Few people still take photos using film anymore, but somehow we’ve all got stacks and stacks of old Polaroids and 3x5s stuffed away in our attics or under our beds. And unfortunately, those photos are slowly fading away over time.
But Google (GOOG, GOOGL) has a way to save your precious pictures — yes, even those infamous shots from your spring break ’96 trip to Cancun — with its new Photo Scan app. Available as a free download for Android and iOS, the app lets you scan your old photos using your smartphone’s camera — instantly creating digital copies that you can then save to the cloud.
What makes Photo Scan any different from just taking a picture of your photos with your phone’s camera, you ask? Well, a lot, actually. See, when you take a picture of a photo, you inevitably end up capturing glare from nearby light sources that obscures parts of the image. You can try moving the light or taking the picture at a different angle, but that glare will always be there.
Photo Scan, however, eliminates that glare entirely. So you end up with a near-perfect copy of your original picture. Google says the app does this by using machine-learning techniques that recognize and remove glare and even shadows from photos while keeping their original content. That’s the key here. There are already apps on the market like Heirloom that let you scan old photos, but none that I could find that can remove things like glare and shadows.
To use Photo Scan, you launch the app and line up the photo you want to scan in the on-screen viewfinder. You’ll see a large circle in the center of the screen and four dots in the corners of your photo. Line up the circle with each of the dots, moving from one to the next, and the app will automatically capture your image.
It takes a few seconds for Photo Scan to work its magic, but when it’s finished you won’t see any glare or even the surface where you were resting the original picture. It’s all gone.
I used the Photo Scan at a small press event in New York and was genuinely impressed with how well it worked. To test the app, I purposely stood under a bright light and scanned a photo with a lot of glare. Once the image was processed, the glare and the table I was scanning the picture on were completely removed, leaving me with just the original photo.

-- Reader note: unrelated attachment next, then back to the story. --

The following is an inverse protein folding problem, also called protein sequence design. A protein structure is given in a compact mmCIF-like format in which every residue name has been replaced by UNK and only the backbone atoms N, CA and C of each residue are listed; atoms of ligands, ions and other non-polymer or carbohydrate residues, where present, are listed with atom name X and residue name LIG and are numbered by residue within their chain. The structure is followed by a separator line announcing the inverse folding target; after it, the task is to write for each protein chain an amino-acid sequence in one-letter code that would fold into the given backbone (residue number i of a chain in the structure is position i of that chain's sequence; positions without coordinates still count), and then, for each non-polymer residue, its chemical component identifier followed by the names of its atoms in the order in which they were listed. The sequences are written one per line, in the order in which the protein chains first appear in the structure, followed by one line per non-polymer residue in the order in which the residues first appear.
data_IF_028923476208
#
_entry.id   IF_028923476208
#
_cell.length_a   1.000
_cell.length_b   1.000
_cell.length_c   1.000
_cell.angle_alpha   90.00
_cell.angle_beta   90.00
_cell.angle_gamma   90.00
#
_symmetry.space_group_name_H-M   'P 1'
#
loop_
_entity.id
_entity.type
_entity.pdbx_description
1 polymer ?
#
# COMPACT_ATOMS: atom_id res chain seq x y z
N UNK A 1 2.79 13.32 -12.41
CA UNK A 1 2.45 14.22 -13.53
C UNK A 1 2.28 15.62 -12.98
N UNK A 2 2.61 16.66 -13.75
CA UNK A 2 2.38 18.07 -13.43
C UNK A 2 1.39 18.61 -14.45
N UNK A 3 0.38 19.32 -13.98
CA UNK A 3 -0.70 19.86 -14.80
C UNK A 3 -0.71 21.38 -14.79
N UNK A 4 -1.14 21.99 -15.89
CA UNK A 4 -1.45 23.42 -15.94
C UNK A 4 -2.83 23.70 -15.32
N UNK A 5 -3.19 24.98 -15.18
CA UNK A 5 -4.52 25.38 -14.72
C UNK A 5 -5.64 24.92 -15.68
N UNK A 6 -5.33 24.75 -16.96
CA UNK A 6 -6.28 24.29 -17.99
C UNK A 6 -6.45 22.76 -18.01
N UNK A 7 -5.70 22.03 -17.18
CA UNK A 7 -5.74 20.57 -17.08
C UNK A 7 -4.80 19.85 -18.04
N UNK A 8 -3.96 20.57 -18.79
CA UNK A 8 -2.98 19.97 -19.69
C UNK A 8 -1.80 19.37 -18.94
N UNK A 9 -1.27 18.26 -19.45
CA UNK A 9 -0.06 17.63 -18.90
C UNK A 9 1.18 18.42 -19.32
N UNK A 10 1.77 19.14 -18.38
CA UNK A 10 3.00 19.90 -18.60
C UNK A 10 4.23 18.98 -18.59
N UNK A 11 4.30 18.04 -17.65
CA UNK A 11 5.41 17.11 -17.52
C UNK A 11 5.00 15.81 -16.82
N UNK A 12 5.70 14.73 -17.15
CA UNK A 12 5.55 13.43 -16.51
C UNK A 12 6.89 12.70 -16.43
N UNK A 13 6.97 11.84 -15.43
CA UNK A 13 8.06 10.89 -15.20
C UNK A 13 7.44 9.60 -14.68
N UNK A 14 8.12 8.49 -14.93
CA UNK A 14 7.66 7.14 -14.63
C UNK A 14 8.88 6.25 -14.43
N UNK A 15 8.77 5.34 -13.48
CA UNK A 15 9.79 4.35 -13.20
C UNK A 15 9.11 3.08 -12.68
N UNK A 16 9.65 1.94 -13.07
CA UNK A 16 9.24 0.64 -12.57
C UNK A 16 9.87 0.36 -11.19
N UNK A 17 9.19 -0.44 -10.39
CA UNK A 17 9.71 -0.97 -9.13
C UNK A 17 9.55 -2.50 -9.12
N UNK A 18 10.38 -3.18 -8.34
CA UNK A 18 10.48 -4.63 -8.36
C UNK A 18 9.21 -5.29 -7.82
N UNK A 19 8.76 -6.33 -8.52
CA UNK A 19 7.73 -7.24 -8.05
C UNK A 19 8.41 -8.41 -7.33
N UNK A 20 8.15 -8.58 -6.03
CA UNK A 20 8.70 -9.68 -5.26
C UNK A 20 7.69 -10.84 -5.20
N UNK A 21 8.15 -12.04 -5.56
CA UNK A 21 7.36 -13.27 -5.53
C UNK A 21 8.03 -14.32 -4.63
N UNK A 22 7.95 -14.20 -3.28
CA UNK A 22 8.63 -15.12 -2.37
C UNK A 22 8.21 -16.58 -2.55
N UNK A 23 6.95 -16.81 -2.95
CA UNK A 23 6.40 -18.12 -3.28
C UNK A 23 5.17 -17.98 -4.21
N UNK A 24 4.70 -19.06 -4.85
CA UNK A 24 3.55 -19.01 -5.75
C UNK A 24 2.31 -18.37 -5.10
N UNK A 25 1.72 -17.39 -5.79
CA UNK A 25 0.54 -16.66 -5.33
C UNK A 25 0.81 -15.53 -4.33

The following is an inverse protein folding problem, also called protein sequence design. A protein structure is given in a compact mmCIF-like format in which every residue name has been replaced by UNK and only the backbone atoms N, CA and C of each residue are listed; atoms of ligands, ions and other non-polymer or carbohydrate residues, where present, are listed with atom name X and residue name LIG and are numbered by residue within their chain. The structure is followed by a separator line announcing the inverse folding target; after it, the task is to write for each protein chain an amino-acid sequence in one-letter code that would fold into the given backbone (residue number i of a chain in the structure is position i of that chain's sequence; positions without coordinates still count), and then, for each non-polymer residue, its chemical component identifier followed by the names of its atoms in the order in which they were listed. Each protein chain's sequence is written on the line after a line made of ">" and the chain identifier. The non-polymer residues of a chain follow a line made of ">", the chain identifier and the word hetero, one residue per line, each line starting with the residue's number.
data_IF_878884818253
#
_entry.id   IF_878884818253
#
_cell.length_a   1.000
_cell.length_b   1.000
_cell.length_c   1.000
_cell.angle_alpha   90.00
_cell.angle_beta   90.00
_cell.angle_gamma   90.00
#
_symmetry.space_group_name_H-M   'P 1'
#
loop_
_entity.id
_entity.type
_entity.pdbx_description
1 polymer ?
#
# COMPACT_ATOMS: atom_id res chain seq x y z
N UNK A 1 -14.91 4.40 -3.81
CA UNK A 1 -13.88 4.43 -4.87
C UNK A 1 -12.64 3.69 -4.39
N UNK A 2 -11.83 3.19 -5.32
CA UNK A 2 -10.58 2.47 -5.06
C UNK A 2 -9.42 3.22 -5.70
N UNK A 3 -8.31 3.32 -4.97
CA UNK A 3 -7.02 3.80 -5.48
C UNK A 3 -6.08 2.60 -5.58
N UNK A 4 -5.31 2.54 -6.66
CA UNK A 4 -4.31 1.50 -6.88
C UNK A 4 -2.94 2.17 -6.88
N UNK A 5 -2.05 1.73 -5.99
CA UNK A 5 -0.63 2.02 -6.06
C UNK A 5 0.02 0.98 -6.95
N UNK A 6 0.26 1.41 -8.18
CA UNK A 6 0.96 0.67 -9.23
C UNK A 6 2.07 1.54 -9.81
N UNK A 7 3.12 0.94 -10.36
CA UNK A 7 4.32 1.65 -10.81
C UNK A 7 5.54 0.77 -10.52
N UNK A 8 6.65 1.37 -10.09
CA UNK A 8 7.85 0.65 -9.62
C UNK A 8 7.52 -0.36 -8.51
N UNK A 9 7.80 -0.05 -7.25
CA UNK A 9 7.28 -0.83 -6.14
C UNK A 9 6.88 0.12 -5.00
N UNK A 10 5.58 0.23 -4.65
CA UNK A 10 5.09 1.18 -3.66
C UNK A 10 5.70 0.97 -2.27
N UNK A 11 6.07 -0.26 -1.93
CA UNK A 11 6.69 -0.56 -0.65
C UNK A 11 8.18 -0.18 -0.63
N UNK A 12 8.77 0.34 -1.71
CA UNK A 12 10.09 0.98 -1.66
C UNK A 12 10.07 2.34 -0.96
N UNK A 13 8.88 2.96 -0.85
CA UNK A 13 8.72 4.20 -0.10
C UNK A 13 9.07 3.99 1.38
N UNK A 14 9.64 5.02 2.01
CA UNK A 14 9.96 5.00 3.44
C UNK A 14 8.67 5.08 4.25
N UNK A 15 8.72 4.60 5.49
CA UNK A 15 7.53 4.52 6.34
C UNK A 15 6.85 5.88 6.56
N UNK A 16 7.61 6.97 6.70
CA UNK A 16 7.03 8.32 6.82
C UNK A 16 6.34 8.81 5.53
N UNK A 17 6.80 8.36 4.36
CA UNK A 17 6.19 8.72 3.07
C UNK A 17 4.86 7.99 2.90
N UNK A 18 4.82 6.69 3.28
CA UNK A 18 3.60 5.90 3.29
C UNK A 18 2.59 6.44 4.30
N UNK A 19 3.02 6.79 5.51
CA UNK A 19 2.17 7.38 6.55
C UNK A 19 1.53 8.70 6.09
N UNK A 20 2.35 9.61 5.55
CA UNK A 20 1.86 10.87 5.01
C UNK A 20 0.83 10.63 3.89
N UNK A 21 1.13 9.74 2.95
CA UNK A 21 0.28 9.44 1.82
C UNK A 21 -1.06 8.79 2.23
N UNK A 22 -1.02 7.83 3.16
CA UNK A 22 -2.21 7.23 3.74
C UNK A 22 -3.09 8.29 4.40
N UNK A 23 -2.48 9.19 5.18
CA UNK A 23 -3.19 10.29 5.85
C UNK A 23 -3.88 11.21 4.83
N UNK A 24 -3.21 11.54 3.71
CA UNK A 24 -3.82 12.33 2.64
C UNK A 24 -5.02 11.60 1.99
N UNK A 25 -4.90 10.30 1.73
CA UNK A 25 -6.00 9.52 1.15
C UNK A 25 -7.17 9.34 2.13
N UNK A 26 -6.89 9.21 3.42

Google says that by making you scan your photo from four different positions, the camera can capture multiple images of your picture. The company’s machine learning algorithm then lines up the four images to create a single photo and removes any overly bright pixels to kill the glare.
If, however, you don’t like the way Photo Scan crops an image, you always have the option to manually adjust its borders on your own.
Google says scans will be clear enough to be reprinted, but promises that it’s working on an update to Photo Scan that will provide higher resolution scanning options for smartphones with high-end cameras like the company’s Pixel handset and Apple’s iPhone 7 and 7 Plus.
Photo Scan isn’t the only news Google released regarding its photo apps. Google Photos is also getting a handful of new features including a new auto enhance tool and advanced controls that let you adjust image properties such as hue, color saturation, warmth and skin tone.
Google also made some improvements to its Google Photos Movies feature. If you’re unfamiliar, Movies is a section of Google Photos that automatically pulls together similar images and videos to create a short, personalized movie. Apple has a similar feature in its own Photos app called Memories. Now, however, Google is making movies a bit smarter, starting with the new Lullaby theme.
Designed for new parents, Lullaby finds photos and videos of your newborn with its eyes closed and sets them to soothing music to create a short clip of all of the videos and photos of your baby snoozing. If you don’t like the video Photos creates, you can always go in and manually edit it on your own. Google says it’s working on similar themes for the holidays, pet owners and Earth Day.
Both the new editing tools and Movies are available in the latest version of Google Photos. Photo Scan is available for download today.
Daniel Howley is tech editor at Yahoo Finance
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